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Hum Mutat. 2017 Sep;38(9):1051-1063. doi: 10.1002/humu.23293.

Assessing predictions of fitness effects of missense mutations in SUMO-conjugating enzyme UBE2I.

Zhang J1, Kinch LN2, Cong Q1, Weile J3,4,5, Sun S3,4,5, Cote AG3,4,5, Roth FP3,4,5,6, Grishin NV1,2.

Author information

1
Departments of Biophysics and Biochemistry, University of Texas Southwestern Medical Center, Dallas, Texas.
2
Howard Hughes Medical Institute, University of Texas Southwestern Medical Center, Dallas, Texas.
3
Lunenfeld-Tanenbaum Research Institute, Mount Sinai Hospital, Toronto, Ontario, Canada.
4
The Donnelly Centre, University of Toronto, Toronto, Ontario, Canada.
5
Department of Molecular Genetics, University of Toronto, Toronto, Ontario, Canada.
6
Department of Computer Science, University of Toronto, Toronto, Ontario, Canada.

Abstract

The exponential growth of genomic variants uncovered by next-generation sequencing necessitates efficient and accurate computational analyses to predict their functional effects. A number of computational methods have been developed for the task, but few unbiased comparisons of their performance are available. To fill the gap, The Critical Assessment of Genome Interpretation (CAGI) comprehensively assesses phenotypic predictions on newly collected experimental datasets. Here, we present the results of the SUMO conjugase challenge where participants were predicting functional effects of missense mutations in human SUMO-conjugating enzyme UBE2I. The performance of the predictors is similar to each other and is far from perfection. Evolutionary information from sequence alignments dominates the success: deleterious mutations at conserved positions and benign mutations at variable positions are accurately predicted. Prediction accuracy of other mutations remains unsatisfactory, and this fast-growing field of research is yet to learn the use of spatial structure information to improve the predictions significantly.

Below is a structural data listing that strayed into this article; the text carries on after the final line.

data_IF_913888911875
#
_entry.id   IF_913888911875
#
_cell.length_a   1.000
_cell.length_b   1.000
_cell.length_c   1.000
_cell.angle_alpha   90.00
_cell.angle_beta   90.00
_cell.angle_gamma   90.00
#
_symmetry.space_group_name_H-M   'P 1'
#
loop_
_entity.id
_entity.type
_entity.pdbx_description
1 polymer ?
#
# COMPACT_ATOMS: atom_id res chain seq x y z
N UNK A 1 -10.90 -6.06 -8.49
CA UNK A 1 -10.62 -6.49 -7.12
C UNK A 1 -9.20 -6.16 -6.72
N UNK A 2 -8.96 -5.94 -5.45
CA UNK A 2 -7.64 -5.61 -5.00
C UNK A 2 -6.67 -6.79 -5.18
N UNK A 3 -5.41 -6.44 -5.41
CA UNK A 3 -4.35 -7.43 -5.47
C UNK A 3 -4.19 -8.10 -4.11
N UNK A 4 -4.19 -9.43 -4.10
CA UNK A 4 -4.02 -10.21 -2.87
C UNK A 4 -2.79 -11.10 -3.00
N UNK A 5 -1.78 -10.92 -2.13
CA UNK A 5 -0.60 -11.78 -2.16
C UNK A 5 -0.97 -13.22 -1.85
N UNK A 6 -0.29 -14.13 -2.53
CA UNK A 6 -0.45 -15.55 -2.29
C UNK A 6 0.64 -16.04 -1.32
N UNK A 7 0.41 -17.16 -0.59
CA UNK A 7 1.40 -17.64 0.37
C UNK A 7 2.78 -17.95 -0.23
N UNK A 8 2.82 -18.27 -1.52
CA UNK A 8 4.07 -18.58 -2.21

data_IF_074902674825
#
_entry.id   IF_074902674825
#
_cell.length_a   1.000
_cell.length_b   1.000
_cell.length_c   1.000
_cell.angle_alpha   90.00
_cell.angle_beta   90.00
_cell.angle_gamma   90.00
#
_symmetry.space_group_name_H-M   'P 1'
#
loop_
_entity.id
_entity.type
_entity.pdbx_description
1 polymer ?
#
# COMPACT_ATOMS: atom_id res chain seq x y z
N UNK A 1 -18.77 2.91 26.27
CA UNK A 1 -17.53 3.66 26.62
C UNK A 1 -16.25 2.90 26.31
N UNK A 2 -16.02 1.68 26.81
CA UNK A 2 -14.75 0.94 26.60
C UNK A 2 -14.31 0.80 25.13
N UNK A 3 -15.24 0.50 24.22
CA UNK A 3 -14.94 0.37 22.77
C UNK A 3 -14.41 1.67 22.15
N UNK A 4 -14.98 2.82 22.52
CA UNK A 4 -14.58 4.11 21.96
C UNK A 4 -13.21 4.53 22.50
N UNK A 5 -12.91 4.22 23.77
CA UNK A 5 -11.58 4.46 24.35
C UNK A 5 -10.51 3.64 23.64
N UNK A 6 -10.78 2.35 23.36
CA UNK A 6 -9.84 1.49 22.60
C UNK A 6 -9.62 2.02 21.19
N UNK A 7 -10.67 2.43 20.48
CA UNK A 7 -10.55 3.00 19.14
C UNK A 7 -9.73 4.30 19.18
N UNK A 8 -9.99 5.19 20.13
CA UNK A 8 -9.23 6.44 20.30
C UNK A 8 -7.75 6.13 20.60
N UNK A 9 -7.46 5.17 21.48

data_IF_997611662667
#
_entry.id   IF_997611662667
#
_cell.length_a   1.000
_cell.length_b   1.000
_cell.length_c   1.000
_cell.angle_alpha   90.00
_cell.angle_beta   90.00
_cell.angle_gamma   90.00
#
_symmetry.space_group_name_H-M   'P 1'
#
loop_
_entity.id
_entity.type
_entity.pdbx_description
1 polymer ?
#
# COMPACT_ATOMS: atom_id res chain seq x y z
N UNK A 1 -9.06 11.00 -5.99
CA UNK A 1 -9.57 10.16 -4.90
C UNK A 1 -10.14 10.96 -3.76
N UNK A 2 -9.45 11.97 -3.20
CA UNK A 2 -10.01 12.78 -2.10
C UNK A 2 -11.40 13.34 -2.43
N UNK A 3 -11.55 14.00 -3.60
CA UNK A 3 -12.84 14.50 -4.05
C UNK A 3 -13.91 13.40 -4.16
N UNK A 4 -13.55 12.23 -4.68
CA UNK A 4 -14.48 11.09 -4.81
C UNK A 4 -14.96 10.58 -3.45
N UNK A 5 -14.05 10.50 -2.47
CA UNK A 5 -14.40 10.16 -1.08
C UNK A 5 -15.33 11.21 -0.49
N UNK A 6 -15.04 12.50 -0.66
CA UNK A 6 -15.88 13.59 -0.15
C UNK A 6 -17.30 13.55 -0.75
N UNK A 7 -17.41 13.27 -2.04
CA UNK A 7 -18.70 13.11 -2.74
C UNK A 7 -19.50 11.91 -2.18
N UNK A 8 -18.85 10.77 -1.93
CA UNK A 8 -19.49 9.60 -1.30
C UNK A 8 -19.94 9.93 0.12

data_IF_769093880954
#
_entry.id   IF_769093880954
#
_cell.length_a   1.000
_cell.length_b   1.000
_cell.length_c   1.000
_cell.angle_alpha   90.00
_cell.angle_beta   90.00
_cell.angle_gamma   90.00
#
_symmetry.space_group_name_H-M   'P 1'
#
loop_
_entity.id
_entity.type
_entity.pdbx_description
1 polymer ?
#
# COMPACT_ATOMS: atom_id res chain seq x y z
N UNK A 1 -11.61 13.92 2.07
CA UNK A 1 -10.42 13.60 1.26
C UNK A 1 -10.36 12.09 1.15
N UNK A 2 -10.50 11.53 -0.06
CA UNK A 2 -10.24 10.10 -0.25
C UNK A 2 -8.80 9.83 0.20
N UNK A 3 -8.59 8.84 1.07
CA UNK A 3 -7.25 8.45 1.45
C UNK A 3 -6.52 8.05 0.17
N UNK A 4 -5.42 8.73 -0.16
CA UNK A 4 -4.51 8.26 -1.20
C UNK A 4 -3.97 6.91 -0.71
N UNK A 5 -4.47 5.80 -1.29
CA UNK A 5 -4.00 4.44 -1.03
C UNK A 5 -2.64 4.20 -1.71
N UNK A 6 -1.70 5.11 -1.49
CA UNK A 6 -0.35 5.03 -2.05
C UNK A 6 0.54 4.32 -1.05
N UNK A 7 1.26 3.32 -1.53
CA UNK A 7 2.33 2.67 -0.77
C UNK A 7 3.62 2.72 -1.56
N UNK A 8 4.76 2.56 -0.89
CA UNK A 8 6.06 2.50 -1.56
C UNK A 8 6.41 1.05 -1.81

KEYWORDS:

CAGI; SUMO; performance; predictors; substitutions

PMID:
28817247
PMCID:
PMC5746193
DOI:
10.1002/humu.23293
[Indexed for MEDLINE]
Free PMC Article

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